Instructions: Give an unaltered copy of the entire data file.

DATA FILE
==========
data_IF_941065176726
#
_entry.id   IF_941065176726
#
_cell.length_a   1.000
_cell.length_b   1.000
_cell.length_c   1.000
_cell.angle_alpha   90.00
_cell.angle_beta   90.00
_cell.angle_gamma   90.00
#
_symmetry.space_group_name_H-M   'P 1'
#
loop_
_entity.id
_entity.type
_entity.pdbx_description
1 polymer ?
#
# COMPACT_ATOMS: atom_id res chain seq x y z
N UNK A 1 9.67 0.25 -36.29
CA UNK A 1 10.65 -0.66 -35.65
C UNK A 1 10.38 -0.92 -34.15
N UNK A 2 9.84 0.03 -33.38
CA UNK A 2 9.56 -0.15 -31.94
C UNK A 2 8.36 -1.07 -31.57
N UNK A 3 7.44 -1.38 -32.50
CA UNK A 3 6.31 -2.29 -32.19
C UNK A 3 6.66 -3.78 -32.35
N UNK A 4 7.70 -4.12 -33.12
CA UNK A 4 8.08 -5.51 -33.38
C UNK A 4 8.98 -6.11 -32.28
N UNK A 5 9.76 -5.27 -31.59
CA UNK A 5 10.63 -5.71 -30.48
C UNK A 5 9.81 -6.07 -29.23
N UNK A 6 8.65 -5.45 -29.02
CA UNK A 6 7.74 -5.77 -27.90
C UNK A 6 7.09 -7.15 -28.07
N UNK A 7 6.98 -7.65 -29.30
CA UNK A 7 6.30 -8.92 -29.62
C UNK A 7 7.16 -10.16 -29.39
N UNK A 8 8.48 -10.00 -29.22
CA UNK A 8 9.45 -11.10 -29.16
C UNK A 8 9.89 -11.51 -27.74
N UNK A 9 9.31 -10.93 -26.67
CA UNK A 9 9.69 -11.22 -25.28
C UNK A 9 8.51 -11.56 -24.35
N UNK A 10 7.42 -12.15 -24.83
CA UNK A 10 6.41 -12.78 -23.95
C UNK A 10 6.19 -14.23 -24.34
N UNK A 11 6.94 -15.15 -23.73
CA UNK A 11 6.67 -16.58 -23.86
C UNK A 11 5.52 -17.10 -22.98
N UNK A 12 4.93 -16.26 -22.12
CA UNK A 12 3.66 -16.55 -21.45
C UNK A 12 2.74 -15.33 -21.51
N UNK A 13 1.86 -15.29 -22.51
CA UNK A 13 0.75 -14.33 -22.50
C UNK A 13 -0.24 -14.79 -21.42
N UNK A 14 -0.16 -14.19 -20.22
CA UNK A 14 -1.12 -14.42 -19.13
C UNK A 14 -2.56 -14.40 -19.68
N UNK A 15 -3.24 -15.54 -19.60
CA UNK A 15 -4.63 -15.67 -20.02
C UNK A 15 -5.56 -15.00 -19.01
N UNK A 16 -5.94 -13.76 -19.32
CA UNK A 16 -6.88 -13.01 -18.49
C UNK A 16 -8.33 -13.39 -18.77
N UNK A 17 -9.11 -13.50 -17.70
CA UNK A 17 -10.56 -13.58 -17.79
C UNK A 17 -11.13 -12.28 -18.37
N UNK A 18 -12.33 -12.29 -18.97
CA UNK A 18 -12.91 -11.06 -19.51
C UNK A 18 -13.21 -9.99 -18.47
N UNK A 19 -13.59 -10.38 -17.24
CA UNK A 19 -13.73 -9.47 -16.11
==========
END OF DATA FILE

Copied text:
data_IF_941065176726
#
_entry.id   IF_941065176726
#
_cell.length_a   1.000
_cell.length_b   1.000
_cell.length_c   1.000
_cell.angle_alpha   90.00
_cell.angle_beta   90.00
_cell.angle_gamma   90.00
#
_symmetry.space_group_name_H-M   'P 1'
#
loop_
_entity.id
_entity.type
_entity.pdbx_description
1 polymer ?
#
# COMPACT_ATOMS: atom_id res chain seq x y z
N UNK A 1 9.67 0.25 -36.29
CA UNK A 1 10.65 -0.66 -35.65
C UNK A 1 10.38 -0.92 -34.15
N UNK A 2 9.84 0.03 -33.38
CA UNK A 2 9.56 -0.15 -31.94
C UNK A 2 8.36 -1.07 -31.57
N UNK A 3 7.44 -1.38 -32.50
CA UNK A 3 6.31 -2.29 -32.19
C UNK A 3 6.66 -3.78 -32.35
N UNK A 4 7.70 -4.12 -33.12
CA UNK A 4 8.08 -5.51 -33.38
C UNK A 4 8.98 -6.11 -32.28
N UNK A 5 9.76 -5.27 -31.59
CA UNK A 5 10.63 -5.71 -30.48
C UNK A 5 9.81 -6.07 -29.23
N UNK A 6 8.65 -5.45 -29.02
CA UNK A 6 7.74 -5.77 -27.90
C UNK A 6 7.09 -7.15 -28.07
N UNK A 7 6.98 -7.65 -29.30
CA UNK A 7 6.30 -8.92 -29.62
C UNK A 7 7.16 -10.16 -29.39
N UNK A 8 8.48 -10.00 -29.22
CA UNK A 8 9.45 -11.10 -29.16
C UNK A 8 9.89 -11.51 -27.74
N UNK A 9 9.31 -10.93 -26.67
CA UNK A 9 9.69 -11.22 -25.28
C UNK A 9 8.51 -11.56 -24.35
N UNK A 10 7.42 -12.15 -24.83
CA UNK A 10 6.41 -12.78 -23.95
C UNK A 10 6.19 -14.23 -24.34
N UNK A 11 6.94 -15.15 -23.73
CA UNK A 11 6.67 -16.58 -23.86
C UNK A 11 5.52 -17.10 -22.98
N UNK A 12 4.93 -16.26 -22.12
CA UNK A 12 3.66 -16.55 -21.45
C UNK A 12 2.74 -15.33 -21.51
N UNK A 13 1.86 -15.29 -22.51
CA UNK A 13 0.75 -14.33 -22.50
C UNK A 13 -0.24 -14.79 -21.42
N UNK A 14 -0.16 -14.19 -20.22
CA UNK A 14 -1.12 -14.42 -19.13
C UNK A 14 -2.56 -14.40 -19.68
N UNK A 15 -3.24 -15.54 -19.60
CA UNK A 15 -4.63 -15.67 -20.02
C UNK A 15 -5.56 -15.00 -19.01
N UNK A 16 -5.94 -13.76 -19.32
CA UNK A 16 -6.88 -13.01 -18.49
C UNK A 16 -8.33 -13.39 -18.77
N UNK A 17 -9.11 -13.50 -17.70
CA UNK A 17 -10.56 -13.58 -17.79
C UNK A 17 -11.13 -12.28 -18.37
N UNK A 18 -12.33 -12.29 -18.97
CA UNK A 18 -12.91 -11.06 -19.51
C UNK A 18 -13.21 -9.99 -18.47
N UNK A 19 -13.59 -10.38 -17.24
CA UNK A 19 -13.73 -9.47 -16.11